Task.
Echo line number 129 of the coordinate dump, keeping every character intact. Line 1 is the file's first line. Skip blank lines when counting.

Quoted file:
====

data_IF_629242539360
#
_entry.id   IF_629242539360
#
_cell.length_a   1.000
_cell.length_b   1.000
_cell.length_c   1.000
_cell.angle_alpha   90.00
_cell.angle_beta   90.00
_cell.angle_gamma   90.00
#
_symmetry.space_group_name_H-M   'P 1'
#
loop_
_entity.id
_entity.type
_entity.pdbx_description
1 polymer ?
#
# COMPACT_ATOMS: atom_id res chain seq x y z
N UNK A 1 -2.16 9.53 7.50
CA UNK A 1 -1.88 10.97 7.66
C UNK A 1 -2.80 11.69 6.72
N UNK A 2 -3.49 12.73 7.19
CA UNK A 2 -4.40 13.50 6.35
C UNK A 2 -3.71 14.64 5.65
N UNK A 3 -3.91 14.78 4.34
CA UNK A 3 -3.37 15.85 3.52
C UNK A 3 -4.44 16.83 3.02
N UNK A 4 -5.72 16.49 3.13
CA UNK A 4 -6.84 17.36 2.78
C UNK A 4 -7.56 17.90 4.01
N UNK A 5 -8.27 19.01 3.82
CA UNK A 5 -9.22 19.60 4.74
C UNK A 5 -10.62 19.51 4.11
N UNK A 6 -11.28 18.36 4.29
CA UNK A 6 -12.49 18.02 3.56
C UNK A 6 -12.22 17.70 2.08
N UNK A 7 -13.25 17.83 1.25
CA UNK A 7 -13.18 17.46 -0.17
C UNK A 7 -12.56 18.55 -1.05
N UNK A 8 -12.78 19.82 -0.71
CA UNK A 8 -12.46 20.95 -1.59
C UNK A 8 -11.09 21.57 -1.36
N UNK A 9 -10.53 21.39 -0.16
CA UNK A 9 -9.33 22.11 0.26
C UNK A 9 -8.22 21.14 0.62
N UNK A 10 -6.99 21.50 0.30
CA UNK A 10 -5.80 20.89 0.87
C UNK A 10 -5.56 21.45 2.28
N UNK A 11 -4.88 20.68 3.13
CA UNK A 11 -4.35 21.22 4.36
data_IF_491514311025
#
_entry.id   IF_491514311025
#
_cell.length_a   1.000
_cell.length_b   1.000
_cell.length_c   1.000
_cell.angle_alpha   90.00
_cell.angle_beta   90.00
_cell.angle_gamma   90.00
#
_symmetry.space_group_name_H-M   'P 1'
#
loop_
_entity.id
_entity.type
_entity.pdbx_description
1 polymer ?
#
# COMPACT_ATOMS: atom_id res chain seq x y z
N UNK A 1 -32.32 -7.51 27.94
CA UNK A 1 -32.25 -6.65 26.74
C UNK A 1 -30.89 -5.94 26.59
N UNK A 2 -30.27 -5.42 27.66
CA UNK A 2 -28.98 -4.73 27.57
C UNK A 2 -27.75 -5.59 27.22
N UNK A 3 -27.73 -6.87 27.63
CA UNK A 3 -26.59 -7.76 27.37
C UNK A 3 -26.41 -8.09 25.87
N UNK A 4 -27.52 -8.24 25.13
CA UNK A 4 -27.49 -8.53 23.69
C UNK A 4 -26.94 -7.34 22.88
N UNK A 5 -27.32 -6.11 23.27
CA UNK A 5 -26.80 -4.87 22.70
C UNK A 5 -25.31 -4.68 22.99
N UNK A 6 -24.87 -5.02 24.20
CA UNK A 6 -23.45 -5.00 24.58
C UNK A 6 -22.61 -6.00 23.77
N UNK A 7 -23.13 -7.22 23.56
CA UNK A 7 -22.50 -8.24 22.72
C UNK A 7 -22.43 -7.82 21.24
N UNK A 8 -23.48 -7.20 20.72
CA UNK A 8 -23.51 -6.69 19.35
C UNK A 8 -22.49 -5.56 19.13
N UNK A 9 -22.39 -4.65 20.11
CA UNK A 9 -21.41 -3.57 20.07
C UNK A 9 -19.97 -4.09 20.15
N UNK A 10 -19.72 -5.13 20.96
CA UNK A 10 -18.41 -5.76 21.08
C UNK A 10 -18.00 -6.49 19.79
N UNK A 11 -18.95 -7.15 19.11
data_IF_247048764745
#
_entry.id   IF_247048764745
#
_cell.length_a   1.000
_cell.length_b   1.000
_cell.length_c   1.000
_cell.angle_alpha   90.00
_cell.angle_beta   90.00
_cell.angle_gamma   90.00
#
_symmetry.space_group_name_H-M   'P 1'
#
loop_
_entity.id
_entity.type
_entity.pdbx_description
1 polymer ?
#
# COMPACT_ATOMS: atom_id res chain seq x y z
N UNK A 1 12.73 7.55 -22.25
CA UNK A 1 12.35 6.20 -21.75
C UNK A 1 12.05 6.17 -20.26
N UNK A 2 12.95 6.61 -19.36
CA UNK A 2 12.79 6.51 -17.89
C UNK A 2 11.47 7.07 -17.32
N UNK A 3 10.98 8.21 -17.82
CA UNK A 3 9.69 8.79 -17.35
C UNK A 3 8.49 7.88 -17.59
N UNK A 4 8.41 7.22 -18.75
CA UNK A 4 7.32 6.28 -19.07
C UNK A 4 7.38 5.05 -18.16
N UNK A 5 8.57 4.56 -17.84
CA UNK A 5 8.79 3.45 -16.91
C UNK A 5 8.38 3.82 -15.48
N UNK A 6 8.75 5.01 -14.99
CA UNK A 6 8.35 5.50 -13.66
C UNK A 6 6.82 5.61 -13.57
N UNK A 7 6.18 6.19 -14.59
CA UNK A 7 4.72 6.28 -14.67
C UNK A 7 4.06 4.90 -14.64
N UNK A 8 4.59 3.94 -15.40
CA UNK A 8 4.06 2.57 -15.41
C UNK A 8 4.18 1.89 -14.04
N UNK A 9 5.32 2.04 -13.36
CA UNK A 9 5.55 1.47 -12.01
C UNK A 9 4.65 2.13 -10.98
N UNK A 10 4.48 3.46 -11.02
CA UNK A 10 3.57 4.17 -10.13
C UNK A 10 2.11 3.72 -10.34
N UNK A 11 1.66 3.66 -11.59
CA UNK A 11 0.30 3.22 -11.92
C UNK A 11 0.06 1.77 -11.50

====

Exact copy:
C UNK A 2 11.47 7.07 -17.32